Fariñas scolds PSPG for ‘lecturing’ House over legislative police

Bea Cupin
Fariñas scolds PSPG for ‘lecturing’ House over legislative police

LeAnne Jazul

The police general immediately apologizes, and later admits to media that he committed lapses in producing the position paper

MANILA, Philippines – Don’t lecture the legislature on what they can legislate.

Majority Floor Leader and Ilocos Norte 1st District Representative Rodolfo Fariñas on Wednesday, October 4, scolded Chief Superintendent Joel Crisostomo Garcia, chief of the Philippine National Police (PNP)’s Police Security and Protection Group (PSPG), over their position paper on the proposed Philippine Legislative Police (PLP).

Garcia had read aloud the unit’s position paper during the House committee on public order and safety’s hearing into House Bill Number 6208, which seeks to create a police force that reports directly to the Philippine Congress.

Fariñas, who authored the bill, explained that this would ensure that the legislative branch remains independent from the executive when it needs to enforce its contempt orders and warrants. The proposed PLP would also serve as a the primary security force of Congress and its members.

After Garcia and other resource persons – from the National Police Commission (Napolcom) and the Philippine Public Safety College (PPSC), among others – reported Fariñas raised his “strong opposition to the position of the PNP.”

“You are lecturing us on what we can legislate on… you didn’t even say, ‘with due respect,’” said Fariñas, commenting on the position paper.

In the paper, the PSPG raised concerns over possible “duplication” of the PNP and the proposed PLP.

But it was the tone of the paper which apprently miffed Fariñas, who questioned why Garcia was lecturing the committee on the separation of powers “without even citing jurisprudence.”

“You could have always said it in more diplomatic terms,” said Fariñas.

Garcia clarified that the position paper was only that of the PSPG.

It has yet to go through the PNP’s Legal Service, Directorate for Plans, and the Office of the PNP chief. He immediately apologized to Fariñas and the rest of the committee.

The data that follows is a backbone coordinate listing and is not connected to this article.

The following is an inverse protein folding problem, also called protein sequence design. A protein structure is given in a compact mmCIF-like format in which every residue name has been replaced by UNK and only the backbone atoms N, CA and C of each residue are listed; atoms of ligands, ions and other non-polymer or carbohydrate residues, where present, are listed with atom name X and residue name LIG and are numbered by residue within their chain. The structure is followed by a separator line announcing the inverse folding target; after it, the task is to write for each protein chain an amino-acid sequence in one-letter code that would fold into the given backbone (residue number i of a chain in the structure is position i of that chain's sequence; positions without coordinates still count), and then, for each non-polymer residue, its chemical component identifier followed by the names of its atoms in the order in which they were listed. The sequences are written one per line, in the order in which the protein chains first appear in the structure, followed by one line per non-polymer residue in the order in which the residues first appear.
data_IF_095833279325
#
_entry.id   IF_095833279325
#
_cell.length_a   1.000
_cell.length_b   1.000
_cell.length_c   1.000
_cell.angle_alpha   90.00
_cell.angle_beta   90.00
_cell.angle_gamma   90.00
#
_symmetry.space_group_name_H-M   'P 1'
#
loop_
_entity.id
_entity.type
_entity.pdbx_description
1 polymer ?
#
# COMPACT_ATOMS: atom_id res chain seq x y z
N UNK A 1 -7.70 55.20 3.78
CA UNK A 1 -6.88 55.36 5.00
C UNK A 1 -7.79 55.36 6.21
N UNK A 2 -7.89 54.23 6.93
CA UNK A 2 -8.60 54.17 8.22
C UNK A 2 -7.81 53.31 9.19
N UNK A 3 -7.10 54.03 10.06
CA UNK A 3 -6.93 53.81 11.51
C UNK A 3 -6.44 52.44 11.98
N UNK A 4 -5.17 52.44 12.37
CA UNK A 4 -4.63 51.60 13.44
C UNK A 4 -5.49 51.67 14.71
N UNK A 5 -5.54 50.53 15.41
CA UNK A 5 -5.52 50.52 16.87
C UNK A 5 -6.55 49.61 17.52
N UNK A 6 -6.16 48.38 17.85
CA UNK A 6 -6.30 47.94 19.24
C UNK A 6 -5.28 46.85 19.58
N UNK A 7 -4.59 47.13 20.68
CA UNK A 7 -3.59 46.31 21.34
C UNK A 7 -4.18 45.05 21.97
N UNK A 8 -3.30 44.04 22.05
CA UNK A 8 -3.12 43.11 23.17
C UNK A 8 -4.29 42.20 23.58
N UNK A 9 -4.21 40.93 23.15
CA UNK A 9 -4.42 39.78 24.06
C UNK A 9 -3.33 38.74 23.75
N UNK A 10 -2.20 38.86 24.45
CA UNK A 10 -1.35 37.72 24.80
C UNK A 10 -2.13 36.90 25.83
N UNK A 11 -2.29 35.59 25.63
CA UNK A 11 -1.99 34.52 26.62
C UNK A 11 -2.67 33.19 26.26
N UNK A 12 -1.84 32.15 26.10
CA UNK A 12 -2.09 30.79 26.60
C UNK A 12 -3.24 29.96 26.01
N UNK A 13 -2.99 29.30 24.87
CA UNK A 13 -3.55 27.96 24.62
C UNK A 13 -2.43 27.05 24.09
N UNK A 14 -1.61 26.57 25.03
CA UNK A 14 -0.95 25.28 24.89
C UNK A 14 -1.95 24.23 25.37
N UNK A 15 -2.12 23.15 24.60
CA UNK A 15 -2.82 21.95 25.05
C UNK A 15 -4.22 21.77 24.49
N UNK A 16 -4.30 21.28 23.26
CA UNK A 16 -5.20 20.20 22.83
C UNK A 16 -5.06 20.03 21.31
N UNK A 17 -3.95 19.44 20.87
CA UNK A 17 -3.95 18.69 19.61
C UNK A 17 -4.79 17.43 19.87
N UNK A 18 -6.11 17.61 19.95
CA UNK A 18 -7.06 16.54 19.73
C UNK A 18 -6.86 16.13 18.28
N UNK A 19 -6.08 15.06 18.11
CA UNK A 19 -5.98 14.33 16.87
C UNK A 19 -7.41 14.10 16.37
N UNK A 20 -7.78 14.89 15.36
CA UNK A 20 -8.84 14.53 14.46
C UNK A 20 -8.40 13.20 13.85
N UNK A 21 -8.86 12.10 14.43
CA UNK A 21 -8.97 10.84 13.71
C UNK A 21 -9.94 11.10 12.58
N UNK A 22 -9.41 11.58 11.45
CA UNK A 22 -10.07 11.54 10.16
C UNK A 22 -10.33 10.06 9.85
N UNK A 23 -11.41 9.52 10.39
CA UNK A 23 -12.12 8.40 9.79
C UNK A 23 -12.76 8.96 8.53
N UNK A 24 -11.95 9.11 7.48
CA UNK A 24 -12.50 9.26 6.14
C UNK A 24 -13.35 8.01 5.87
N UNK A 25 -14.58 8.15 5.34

Committee chairman Antipolo City 2nd District Representative Romeo Acop, himself a former cop, quipped that he had earlier warned Garcia about their position paper. “I told them not to argue over the law here,” he said.

The tension didn’t last long though, after Fariñas accepted Garcia’s apology. The two exchanged pleasantries after the hearing and even exchanged contact details.

Garcia said that the PNP has yet to craft an offiical stand on the proposed PLP.

Republic Act 6975 mandates the establishment of a “highly efficient and competent police force that is national in scope and civilian in character.” 

Long process

The Napolcom and the PPSC, meanwhile, said they were in favor of the measure. The Napolcom pointed out that this would lessen the workload of the PSPG, the police unit specifically tasked to provide security for politicians and other VIPs.

Garcia explained that politicians are only entitled to a maximum of two PSPG personnel, based on President Rodrigo Duterte’s orders. If they want more police as security, they must first get the approval of Duterte himself. Politicians may also tap the local police force for their security team – but they can only retain local cops for a maximum of a month.

Fariñas, who is on his last allowable consecutive term as district representative, said he was pushing for the creation of the PLP to benefit future legislators. “I want members of Congress to have their own protection group,” he said.

Aside from providing security, the proposed PLP would be responsible for serving contempt orders and warrants from Congress. Fariñas cited the example of Ilocos Norte Governor Imee Marcos, whom a House panel threatened with arrest if she continued to skip a legislative probe. Fariñas, himself a former Ilocos Norte governor, pointed out that since the provincial police directors also report to governors, they might be hesistant to serve the warrants.

The PNP belongs to the Interior Department. It is administratively controlled and operationally supervised by the Napolcom. The Napolcom, in turn, deputizes its power to local chief executives, meaning governors and mayors have the “power to direct, superintend, oversee and inspect the police units and forces” in their areas.

HB 6208 has a long way to go before turning into a law. A technical working group, headed by Pangasinan 2nd District Representative Leopoldo Bataoil, will have to flesh out the details of the proposed measure. Bataoil also happens to be a retired policeman.

A police force directly under the legislature may sound unique in the Philippines but in other countries, it has been in place for a long time.

In the United States, for example, some federal police forces report to the legislative branches of government.– Rappler.com

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Bea Cupin

Bea is a senior multimedia reporter who covers national politics. She's been a journalist since 2011 and has written about Congress, the national police, and the Liberal Party for Rappler.